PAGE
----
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To assess total sugar (TS), added sugar (AS) and free sugar (FS) intakes, dietary sources, adherence to recommendations and determinants of consumption, in a Portuguese national sample.
Cross-sectional study. Dietary assessment was obtained by two food diaries in children aged <10 years and two non-consecutive 24 h recalls for other age groups. TS, AS and FS intakes were estimated by using SPADE software. TS content in food was estimated at the ingredient level. AS content in food was assessed through a systematic methodology and FS was based on the WHO definition.
National Food, Nutrition and Physical Activity Survey (IAN-AF 2015–2016), Portugal.
Representative sample from the Portuguese population, aged from 3 months to 84 years (n 5811).
Mean daily intake and contribution to total energy intake (E%) were 84·3 g/d (18·5 E%) for TS, 32·1 g/d (6·8 E%) for AS and 35·3 g/d (7·5 E%) for FS. Of the population, 76 % adhered to the FS recommendation (FS < 10 E%). The lowest adherence was in children (51·6 %) and adolescents (51·3 %). The main dietary source of TS was fruit across all ages, except in adolescents which was soft drinks. In children, the main dietary sources of FS were yoghurts and sweets, soft drinks in adolescents and table sugar in adults/elderly. FS intake was lower in children with more educated parents and in adults who practised physical activity regularly, and higher among smokers.
Interventions ought to be planned towards decreasing intakes of added and free sugars considering population-specific characteristics.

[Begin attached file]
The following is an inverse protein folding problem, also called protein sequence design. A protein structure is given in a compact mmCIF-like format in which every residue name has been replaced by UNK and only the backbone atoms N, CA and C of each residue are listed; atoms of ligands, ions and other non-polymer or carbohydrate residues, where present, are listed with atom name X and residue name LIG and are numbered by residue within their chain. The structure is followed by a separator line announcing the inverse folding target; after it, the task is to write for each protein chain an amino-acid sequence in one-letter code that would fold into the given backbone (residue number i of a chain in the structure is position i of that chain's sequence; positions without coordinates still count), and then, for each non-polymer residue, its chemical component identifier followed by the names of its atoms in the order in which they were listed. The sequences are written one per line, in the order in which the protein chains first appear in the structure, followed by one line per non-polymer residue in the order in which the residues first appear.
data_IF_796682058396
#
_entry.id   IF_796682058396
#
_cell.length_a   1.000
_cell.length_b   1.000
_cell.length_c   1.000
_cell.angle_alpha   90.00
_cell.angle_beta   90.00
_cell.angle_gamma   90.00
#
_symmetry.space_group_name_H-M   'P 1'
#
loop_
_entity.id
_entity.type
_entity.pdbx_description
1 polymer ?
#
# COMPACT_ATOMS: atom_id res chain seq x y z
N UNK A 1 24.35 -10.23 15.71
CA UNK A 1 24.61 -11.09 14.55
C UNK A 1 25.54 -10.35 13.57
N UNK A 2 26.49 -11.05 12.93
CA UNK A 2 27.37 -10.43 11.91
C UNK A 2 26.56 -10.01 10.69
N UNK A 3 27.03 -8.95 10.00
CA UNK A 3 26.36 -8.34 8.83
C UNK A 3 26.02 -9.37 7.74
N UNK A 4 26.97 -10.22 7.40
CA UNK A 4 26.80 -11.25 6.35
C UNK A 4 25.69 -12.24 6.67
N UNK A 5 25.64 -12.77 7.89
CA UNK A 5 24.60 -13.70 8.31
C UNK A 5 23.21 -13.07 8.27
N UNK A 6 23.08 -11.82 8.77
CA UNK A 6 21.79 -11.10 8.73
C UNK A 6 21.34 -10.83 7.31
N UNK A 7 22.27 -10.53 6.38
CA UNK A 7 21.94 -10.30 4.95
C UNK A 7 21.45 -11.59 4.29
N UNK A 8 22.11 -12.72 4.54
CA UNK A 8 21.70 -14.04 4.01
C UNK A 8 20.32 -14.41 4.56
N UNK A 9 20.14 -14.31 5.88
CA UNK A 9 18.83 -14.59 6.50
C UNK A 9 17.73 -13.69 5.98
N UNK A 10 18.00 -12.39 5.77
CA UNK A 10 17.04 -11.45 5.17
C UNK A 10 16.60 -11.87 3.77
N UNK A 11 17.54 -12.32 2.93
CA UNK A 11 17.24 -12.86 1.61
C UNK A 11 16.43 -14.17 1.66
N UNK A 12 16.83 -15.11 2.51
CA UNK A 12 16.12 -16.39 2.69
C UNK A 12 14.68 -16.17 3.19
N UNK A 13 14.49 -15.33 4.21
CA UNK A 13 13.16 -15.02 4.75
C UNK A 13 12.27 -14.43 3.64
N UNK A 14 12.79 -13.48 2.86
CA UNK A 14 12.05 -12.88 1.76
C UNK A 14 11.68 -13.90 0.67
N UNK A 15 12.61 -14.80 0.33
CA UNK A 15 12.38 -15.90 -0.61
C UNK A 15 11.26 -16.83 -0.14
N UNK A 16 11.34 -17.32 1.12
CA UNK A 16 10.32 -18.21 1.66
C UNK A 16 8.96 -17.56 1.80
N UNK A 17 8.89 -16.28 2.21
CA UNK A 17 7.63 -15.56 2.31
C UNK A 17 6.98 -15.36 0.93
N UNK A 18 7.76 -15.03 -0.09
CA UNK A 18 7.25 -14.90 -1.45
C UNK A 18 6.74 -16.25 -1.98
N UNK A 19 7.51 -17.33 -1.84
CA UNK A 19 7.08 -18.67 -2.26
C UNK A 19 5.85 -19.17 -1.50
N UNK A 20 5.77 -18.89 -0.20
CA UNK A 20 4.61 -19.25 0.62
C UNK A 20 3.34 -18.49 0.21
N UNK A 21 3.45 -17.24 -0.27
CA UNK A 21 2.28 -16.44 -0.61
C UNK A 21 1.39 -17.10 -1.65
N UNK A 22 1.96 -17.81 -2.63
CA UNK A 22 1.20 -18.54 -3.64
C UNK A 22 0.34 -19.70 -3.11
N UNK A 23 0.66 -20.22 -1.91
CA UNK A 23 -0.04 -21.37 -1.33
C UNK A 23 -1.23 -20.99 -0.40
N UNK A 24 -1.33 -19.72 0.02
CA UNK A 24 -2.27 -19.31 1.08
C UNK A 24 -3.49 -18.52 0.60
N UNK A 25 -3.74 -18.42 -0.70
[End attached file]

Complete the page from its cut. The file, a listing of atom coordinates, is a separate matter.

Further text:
To evaluate daily eating frequency (main meals and snacks) in relation to weight status in children aged 3–9 years, representative of the Portuguese population.
Cross-sectional study. Dietary intake was estimated as the mean of two non-consecutive days of food diaries, followed by face-to-face interviews. Weight and height were measured by trained observers. Eating occasions (EO) were defined by the children’s caregiver; an EO was considered separate if the time of consumption was different from other EO and it provided at least 209 kJ (50 kcal). Main meals defined as ‘breakfast’, ‘lunch’ and ‘dinner’ could be selected only once per day. The remaining EO were considered snacks. The association between eating frequency and overweight/obesity was evaluated through logistic regressions weighted for the population distribution.
National Food, Nutrition and Physical Activity Survey of the Portuguese population, 2015–2016.
Portuguese children aged 3–9 years with complete dietary data and anthropometric measurements (n 517).
Overall, the number of daily EO ranged from 3·5 to 11, and on average children had 5·7 daily EO. After adjustment for child’s sex, age and total energy intake, and considering only plausible energy intake reporters, having < 3 snacks/d was positively associated with being overweight/obese (OR = 1·98; 95 % CI 1·00, 3·90), compared with having ≥ 3 snacks/d.
Lower daily frequency of EO was associated with increased odds of being overweight or obese in children. A higher eating frequency, maintaining the same energy intake, seems to contribute to a healthy body weight in children.
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